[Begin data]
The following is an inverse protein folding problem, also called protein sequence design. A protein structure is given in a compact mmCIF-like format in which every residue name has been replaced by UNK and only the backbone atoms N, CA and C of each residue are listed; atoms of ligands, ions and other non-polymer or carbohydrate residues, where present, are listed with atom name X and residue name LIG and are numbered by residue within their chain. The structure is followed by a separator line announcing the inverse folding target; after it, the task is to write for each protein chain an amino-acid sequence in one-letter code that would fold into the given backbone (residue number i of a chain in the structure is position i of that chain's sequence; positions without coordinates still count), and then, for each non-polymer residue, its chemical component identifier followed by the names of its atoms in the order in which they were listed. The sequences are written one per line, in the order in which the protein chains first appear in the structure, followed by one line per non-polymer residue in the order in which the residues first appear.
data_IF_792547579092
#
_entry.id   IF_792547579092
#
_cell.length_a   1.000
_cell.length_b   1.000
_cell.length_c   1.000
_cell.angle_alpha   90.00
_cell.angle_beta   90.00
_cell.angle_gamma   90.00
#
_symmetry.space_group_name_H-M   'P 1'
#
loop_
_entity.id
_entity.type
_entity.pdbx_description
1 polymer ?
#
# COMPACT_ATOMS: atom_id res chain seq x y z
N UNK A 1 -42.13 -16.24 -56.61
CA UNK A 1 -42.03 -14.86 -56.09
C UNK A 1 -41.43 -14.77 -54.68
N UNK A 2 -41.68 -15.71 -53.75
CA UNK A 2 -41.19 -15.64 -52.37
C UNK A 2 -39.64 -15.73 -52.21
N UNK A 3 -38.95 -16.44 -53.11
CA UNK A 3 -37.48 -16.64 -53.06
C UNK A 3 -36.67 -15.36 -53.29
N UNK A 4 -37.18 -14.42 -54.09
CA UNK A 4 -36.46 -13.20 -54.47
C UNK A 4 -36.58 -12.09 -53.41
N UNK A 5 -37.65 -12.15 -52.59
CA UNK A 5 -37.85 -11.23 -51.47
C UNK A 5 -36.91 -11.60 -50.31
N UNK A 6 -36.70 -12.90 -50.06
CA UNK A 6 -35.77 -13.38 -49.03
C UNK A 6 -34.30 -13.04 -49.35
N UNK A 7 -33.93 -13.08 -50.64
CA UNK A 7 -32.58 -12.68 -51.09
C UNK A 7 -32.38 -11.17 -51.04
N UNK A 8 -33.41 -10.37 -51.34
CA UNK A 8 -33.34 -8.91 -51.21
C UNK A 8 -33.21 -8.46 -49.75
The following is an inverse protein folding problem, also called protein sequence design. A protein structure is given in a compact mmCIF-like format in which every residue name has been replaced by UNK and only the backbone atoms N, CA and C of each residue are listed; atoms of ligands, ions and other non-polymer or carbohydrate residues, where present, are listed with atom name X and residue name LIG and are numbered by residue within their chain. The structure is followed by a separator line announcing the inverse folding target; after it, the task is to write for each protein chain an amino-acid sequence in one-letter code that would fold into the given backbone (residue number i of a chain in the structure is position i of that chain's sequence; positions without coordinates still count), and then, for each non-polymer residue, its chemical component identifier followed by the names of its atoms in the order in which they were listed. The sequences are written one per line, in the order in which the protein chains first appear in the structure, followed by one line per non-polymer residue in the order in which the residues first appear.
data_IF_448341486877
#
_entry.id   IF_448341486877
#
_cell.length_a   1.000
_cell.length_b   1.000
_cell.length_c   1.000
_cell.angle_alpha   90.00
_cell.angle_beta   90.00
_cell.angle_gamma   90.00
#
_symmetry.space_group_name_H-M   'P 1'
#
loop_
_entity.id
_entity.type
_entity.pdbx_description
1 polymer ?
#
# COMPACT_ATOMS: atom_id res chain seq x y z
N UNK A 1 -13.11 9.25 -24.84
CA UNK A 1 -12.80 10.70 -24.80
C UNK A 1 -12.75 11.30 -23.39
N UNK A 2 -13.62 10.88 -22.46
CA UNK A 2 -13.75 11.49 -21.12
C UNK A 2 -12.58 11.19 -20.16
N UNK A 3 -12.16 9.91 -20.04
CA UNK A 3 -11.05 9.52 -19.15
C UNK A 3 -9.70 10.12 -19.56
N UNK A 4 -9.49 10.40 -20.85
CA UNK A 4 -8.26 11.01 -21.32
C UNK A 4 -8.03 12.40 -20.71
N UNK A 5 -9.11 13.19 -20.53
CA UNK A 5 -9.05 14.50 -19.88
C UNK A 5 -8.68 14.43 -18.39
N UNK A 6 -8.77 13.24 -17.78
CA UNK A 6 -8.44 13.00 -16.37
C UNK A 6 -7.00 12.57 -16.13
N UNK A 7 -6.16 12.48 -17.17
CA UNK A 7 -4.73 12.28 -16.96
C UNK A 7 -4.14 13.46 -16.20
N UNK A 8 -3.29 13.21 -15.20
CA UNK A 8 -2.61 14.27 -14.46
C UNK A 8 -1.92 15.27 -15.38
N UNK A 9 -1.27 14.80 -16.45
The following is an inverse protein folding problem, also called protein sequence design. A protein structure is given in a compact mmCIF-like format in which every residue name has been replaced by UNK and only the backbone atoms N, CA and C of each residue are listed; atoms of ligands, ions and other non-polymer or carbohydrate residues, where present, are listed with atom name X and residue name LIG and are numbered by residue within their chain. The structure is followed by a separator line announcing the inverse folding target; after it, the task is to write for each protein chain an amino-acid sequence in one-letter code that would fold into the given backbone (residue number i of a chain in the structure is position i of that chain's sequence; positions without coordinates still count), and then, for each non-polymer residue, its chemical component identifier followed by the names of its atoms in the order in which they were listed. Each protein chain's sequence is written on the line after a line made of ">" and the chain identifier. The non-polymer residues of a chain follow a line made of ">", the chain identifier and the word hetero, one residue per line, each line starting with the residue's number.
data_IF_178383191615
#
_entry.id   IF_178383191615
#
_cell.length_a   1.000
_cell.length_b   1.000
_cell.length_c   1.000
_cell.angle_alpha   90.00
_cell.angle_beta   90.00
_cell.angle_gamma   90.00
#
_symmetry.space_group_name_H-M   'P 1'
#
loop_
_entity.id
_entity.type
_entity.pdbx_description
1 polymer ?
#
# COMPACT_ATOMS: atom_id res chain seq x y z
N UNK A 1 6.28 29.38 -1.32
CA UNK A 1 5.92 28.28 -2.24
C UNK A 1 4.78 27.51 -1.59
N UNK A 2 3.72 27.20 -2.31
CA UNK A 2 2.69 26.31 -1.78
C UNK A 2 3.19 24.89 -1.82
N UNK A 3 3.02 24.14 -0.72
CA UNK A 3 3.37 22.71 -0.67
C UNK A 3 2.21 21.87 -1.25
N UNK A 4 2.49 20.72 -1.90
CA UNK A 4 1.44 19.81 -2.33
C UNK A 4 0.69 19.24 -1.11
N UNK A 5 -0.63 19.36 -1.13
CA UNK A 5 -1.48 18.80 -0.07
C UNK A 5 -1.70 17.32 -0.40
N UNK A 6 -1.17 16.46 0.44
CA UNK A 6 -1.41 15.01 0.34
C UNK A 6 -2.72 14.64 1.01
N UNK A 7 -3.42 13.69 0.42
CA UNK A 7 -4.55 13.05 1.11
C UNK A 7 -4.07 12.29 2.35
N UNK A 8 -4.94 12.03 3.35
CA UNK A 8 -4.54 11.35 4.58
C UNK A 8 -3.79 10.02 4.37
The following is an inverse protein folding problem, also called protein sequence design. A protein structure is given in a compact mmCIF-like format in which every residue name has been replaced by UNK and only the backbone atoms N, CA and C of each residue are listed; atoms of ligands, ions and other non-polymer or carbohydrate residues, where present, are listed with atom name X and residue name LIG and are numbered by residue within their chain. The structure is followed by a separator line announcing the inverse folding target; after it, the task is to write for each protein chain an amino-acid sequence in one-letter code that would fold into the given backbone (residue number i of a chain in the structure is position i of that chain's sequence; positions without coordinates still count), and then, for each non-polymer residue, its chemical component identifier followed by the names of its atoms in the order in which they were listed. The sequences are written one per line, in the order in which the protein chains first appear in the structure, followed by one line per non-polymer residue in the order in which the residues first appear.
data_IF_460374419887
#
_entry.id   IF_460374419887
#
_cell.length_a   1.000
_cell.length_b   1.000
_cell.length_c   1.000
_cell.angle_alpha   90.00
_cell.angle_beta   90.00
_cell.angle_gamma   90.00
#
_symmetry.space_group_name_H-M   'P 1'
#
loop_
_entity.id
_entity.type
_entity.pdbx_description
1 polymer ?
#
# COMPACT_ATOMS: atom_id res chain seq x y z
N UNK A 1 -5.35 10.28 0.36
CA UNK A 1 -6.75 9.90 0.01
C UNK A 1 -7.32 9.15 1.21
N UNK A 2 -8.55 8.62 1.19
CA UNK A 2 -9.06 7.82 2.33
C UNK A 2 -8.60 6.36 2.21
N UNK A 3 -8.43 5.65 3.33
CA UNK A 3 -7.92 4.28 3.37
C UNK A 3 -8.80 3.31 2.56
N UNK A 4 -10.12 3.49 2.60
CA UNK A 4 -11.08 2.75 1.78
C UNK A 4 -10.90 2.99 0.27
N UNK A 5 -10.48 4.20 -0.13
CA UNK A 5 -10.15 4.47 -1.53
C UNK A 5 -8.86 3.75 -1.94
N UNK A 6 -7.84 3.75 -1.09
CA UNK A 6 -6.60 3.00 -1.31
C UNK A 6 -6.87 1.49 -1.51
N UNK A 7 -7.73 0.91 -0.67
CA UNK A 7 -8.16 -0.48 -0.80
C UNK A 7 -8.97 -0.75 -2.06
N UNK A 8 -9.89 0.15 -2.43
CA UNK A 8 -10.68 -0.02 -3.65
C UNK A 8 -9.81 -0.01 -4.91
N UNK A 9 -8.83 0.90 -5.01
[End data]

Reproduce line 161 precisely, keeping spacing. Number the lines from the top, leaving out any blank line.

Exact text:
N UNK A 2 -8.55 8.62 1.19